The Effects of Mood and Stress on Cardiovascular Responses
Sadak, Christina Elisa
Smith, Barry D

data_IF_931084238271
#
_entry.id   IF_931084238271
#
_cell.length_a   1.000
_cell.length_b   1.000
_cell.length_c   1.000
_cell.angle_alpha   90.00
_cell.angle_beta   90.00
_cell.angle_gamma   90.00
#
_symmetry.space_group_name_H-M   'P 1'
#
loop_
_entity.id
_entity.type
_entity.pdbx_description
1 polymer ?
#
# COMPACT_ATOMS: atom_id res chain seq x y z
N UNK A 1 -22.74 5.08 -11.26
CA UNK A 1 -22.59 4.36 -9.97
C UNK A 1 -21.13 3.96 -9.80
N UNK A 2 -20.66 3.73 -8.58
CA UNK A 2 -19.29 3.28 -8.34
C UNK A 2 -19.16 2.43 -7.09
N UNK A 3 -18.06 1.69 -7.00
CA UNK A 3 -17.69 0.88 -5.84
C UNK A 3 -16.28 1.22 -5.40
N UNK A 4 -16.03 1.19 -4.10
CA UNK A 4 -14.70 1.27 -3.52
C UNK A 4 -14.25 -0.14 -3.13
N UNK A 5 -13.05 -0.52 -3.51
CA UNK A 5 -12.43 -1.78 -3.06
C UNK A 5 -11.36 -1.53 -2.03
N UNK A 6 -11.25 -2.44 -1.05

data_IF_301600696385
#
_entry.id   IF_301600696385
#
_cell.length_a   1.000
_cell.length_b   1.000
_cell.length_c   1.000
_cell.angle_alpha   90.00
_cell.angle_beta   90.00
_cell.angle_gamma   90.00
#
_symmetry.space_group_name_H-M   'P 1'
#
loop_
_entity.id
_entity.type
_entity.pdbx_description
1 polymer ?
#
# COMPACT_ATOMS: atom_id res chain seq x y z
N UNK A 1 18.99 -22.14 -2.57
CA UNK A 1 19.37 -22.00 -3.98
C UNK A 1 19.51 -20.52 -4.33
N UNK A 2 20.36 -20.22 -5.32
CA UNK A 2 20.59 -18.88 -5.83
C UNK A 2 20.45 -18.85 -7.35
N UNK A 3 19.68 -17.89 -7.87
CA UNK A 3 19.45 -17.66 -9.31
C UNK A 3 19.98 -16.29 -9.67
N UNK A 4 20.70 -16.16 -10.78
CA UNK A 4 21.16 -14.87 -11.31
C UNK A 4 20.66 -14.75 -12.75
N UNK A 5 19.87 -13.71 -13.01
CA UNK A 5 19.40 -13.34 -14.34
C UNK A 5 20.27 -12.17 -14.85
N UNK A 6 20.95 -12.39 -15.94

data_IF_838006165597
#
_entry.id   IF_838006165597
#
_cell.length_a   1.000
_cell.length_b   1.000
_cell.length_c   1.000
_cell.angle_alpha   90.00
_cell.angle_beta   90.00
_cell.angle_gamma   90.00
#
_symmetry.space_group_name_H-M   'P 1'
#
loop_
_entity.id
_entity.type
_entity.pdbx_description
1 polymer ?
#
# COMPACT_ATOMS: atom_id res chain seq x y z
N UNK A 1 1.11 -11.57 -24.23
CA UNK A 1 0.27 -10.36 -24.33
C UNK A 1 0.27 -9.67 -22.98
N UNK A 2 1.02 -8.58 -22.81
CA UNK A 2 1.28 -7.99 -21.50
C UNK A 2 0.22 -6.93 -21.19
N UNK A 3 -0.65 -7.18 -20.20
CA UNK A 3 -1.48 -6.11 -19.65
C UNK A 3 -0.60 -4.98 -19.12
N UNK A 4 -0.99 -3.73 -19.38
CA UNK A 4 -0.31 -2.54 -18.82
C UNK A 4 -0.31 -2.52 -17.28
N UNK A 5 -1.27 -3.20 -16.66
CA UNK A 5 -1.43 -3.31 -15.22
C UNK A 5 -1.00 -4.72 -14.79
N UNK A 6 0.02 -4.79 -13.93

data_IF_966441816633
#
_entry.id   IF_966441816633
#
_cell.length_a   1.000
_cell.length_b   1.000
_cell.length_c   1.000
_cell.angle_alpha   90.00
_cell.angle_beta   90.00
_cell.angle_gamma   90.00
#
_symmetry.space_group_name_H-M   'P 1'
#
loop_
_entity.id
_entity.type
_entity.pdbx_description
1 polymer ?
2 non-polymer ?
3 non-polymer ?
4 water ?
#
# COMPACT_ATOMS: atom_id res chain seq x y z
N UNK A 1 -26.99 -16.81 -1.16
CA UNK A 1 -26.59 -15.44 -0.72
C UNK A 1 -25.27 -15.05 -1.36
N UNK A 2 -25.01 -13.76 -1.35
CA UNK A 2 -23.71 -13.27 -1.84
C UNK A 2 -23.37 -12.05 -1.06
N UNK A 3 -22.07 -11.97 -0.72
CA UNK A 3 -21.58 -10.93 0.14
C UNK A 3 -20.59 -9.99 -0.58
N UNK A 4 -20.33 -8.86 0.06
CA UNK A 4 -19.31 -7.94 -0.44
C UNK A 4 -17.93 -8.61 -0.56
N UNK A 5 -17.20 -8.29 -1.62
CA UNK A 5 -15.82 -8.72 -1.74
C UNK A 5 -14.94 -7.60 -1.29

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The "reactivity hypothesis" posits that elevations in cardiovascular reactivity may increase the risk of developing adverse cardiovascular events over time. Negative emotions and stress may exacerbate cardiovascular reactivity, as represented by increases in blood pressure and heart rate responses. However, prior studies have reported mixed results. Therefore the primary goal of the present study was to examine the effects of stimuli intended to elicit either sadness (negative mood induction) or mental stress (stressor tasks) on blood pressure and heart rate responses, in particular, when placed alongside each other in one experimental paradigm. One hundred and six participants were randomized to one of four conditions: Mood Induction (Sad or Neutral) Only or Mood Induction (Sad or Neutral) plus Stressor Tasks. Continuous measures of heart rate and blood pressure were collected, in addition to periodic self-report measurements of sadness and perceived stress. It was first hypothesized that participants in the Mood Induction plus Stressor Task conditions would exhibit greater blood pressure and heart rate responses than the participants in the Mood Induction Only conditions. It was also hypothesized that the elicitation of a negative emotion would not predict significant increases in blood pressure and heart rate. Third, it was hypothesized that the elicitation of a negative emotion would not affect the relationship between the stressor tasks and blood pressure and heart rate. Finally, it was hypothesized that males would exhibit greater blood pressure responses than female participants. Data were analyzed using reactivity scores in a series of statistical analyses. Results supported several of the hypotheses, confirming that certain stressor tasks significantly increase blood pressure and heart rate responses. Findings also provided evidence that a negative mood induction is associated with significant increases in blood pressure and heart rate responses, even though these responses may not be unique to this specific negative emotion. Implications for future work, including clinical applications, are discussed.